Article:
5. Longer hours isn’t sustainable. Change your habits and workflow instead. But you couldn’t have convinced me. All the teachers I saw lugged papers and gradebooks with them everywhere, so I thought I had to as well. Silly me.
6. Student behavior is a product. Classroom management is more about the design of learning experiences than it is behavior. I was given several trainings in the school “classroom management system,” but didn’t understand that “behavior” was almost always a product of the way I designed learning experiences mixed with my relationship with the students. That’d have been nice to know.
7. Don’t get sucked into doing too much outside of your class. But if you feel the need to be involved, do so with both feet. I did the best I could with Academic Team my first year of teaching, but in reality, the students deserved ten times the support I gave them.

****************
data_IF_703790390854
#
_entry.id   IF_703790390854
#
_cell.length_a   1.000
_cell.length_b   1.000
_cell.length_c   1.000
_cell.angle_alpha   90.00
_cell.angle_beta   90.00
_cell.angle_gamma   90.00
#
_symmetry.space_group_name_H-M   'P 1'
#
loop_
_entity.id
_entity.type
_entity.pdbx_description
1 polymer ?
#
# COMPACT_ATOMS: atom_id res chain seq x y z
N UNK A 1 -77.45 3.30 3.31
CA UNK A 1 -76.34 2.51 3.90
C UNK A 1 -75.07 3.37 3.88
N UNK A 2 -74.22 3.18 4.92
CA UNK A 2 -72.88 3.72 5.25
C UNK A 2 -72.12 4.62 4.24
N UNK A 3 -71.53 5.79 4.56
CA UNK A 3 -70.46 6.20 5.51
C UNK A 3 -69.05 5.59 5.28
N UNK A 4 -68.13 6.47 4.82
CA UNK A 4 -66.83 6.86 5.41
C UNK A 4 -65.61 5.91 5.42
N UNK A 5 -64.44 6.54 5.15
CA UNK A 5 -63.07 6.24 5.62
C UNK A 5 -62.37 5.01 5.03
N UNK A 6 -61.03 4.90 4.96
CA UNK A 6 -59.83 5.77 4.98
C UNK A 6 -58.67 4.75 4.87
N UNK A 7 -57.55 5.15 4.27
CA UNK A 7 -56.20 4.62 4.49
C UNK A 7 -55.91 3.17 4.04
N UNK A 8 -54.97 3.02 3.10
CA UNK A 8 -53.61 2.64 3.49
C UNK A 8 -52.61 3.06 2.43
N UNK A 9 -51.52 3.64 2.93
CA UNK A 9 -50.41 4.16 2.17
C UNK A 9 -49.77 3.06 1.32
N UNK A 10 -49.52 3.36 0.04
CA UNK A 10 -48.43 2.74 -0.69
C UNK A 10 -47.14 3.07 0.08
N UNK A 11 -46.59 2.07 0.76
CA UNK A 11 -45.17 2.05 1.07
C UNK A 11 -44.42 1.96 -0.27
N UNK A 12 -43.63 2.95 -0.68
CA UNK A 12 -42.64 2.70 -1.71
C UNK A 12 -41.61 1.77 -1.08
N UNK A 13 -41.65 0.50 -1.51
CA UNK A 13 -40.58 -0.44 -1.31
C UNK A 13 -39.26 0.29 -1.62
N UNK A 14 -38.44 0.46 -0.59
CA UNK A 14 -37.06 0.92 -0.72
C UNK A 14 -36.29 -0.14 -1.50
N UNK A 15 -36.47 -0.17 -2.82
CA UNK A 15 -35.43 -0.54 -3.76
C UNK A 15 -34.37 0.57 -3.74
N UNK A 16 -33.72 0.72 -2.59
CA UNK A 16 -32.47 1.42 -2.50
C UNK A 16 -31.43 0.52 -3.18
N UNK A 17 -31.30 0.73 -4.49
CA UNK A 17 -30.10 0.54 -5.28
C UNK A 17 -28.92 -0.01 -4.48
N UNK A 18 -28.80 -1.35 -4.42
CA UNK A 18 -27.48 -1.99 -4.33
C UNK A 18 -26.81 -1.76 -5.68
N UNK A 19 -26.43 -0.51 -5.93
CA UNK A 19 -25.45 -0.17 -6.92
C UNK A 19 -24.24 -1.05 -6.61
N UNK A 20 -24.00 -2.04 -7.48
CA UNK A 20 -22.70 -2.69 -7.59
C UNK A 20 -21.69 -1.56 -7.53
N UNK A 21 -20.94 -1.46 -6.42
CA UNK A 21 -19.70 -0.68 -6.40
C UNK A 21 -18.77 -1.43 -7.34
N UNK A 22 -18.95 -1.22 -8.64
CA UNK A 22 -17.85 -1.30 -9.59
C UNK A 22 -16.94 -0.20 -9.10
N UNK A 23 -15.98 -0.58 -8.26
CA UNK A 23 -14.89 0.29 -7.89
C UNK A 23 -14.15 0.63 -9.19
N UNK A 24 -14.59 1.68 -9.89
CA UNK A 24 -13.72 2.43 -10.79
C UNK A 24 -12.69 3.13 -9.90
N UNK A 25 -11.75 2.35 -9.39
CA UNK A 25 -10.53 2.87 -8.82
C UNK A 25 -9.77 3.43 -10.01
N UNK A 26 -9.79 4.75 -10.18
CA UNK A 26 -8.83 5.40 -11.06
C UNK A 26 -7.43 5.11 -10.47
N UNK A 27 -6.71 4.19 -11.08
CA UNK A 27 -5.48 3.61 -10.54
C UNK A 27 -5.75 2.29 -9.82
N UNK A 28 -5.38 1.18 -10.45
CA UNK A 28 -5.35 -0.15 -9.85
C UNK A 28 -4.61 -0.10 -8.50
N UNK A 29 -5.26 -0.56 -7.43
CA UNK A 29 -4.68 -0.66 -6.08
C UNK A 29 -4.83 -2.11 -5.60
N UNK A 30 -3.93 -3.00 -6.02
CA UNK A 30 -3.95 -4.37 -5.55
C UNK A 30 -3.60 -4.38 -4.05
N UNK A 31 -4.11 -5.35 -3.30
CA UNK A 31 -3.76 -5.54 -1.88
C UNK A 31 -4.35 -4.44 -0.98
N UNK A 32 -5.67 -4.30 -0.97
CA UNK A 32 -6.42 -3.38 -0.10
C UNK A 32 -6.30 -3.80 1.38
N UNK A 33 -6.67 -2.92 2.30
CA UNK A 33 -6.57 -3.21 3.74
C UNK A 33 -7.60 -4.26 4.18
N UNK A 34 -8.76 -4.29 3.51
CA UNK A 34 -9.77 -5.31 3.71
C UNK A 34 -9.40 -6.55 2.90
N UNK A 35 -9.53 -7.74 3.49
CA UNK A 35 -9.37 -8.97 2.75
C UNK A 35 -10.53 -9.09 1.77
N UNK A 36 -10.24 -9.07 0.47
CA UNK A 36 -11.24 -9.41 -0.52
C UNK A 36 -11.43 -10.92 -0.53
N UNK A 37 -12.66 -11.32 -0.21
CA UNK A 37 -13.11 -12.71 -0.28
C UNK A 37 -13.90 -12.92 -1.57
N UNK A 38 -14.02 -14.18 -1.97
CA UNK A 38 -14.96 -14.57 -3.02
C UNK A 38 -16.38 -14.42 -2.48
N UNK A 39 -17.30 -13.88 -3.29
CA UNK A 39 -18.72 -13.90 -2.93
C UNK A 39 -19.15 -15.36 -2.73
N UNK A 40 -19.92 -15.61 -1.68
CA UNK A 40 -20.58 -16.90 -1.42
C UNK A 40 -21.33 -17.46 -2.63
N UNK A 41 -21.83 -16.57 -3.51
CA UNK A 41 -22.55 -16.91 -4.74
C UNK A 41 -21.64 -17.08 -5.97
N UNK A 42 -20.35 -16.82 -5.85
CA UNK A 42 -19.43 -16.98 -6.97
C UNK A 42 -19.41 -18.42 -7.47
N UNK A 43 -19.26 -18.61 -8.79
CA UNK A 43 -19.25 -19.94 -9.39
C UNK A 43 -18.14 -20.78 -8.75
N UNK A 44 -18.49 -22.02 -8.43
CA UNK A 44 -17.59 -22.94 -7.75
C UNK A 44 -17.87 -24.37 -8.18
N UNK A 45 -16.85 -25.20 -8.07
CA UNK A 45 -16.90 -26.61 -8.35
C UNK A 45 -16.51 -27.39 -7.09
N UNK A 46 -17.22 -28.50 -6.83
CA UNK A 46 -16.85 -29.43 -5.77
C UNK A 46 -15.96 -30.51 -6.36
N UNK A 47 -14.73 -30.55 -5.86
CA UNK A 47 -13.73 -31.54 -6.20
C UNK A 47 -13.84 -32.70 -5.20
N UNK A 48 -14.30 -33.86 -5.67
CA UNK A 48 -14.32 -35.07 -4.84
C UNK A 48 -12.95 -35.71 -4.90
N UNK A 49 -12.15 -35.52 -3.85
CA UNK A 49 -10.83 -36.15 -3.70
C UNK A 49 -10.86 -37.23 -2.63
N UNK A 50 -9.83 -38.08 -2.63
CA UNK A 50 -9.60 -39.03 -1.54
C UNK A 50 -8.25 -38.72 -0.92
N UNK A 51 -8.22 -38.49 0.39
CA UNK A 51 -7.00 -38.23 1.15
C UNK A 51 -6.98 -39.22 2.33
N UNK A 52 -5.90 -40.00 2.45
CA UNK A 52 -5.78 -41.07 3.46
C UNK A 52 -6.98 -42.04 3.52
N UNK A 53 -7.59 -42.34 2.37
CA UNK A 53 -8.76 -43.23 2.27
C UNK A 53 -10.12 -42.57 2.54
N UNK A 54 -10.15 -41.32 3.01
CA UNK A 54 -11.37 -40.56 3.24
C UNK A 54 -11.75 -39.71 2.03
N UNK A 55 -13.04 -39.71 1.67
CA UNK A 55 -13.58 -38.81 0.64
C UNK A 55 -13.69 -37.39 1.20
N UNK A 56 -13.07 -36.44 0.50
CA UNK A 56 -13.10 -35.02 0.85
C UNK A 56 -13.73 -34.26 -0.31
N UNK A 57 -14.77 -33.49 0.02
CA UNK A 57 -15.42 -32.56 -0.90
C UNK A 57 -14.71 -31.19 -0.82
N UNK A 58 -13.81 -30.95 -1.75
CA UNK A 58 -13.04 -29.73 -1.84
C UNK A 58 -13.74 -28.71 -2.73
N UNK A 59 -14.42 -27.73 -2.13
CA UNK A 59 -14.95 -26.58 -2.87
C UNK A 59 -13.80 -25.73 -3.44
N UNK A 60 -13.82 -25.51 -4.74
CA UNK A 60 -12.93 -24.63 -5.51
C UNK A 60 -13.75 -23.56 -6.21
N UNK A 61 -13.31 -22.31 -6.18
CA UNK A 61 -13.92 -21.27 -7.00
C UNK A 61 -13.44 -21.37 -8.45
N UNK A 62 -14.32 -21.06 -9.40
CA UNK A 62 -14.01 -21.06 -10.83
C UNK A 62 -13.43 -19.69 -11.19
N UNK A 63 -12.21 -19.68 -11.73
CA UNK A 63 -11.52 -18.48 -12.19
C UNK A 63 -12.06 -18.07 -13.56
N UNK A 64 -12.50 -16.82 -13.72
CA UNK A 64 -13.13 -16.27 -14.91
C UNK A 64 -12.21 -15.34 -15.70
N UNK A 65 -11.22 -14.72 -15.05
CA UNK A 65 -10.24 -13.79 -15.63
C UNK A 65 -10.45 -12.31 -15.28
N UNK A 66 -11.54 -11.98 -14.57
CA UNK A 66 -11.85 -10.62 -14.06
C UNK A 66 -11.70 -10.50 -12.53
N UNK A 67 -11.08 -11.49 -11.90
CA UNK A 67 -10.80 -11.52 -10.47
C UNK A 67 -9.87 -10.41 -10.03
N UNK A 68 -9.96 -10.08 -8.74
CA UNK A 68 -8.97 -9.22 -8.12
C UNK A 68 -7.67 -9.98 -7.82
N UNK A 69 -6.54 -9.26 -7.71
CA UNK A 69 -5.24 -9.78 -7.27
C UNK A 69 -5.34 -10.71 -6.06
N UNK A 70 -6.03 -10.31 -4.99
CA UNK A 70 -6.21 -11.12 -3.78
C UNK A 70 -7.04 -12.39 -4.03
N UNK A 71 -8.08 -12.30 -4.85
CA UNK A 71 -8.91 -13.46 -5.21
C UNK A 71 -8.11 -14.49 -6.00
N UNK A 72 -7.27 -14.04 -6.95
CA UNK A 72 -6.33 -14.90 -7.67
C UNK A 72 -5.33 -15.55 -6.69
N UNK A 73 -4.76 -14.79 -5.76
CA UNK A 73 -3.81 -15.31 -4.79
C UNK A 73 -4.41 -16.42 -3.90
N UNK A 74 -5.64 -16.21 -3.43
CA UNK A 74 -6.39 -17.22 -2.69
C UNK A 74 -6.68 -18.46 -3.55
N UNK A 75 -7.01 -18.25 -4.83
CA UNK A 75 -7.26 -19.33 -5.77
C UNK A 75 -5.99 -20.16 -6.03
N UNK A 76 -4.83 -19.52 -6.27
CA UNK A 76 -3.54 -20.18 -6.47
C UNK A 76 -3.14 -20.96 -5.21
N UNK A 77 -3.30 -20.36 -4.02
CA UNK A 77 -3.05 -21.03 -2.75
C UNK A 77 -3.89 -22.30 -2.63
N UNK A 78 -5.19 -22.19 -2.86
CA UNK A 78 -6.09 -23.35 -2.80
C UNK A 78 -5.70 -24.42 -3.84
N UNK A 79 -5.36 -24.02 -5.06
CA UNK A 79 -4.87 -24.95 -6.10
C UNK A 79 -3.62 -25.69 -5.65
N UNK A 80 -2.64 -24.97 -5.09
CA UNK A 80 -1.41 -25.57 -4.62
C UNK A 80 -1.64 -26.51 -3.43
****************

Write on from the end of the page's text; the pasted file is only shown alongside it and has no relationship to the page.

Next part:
8. Help other teachers. Because you’re going to need them. So much is beyond your control, and it is your relationship with your colleagues that will sustain you when you’re behind or confused. I focused so much on curriculum, instruction, and the students themselves that I neglected this part. If you want to go fast, go alone; if you want to go far, go together.
9. Reaching students emotionally matters. A lot. Relationships start with being authentic to students and helping them to feel understood–not respect, clear rules, and seating arrangements. Yay for having things completely backwards!
10. Literacy is everything for academic performance. If students struggle with reading and writing, everything else is a challenge.
10 Things I Wish I Knew My First Year Of Teaching was originally published in TeachThought.